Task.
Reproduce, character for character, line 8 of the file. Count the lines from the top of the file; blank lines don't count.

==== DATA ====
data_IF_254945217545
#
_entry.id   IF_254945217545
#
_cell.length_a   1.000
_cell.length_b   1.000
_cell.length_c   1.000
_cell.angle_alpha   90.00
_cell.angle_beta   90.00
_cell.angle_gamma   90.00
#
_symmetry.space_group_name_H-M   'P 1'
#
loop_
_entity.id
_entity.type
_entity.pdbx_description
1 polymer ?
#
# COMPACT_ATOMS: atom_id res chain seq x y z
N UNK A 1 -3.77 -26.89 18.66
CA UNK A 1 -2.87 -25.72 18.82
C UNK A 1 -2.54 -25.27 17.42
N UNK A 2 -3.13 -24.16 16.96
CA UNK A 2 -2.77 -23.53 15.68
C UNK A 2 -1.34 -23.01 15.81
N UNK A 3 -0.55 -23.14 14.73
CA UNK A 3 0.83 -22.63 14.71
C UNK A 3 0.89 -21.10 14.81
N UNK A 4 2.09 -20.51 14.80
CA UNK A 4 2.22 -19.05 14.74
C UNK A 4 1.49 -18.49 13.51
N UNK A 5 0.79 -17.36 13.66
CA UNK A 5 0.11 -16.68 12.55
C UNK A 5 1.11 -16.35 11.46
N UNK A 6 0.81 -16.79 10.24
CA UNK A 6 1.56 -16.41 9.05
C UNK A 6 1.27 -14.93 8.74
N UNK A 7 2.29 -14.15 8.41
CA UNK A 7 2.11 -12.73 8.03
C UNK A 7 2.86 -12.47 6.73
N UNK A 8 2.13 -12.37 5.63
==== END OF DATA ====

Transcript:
_cell.angle_alpha   90.00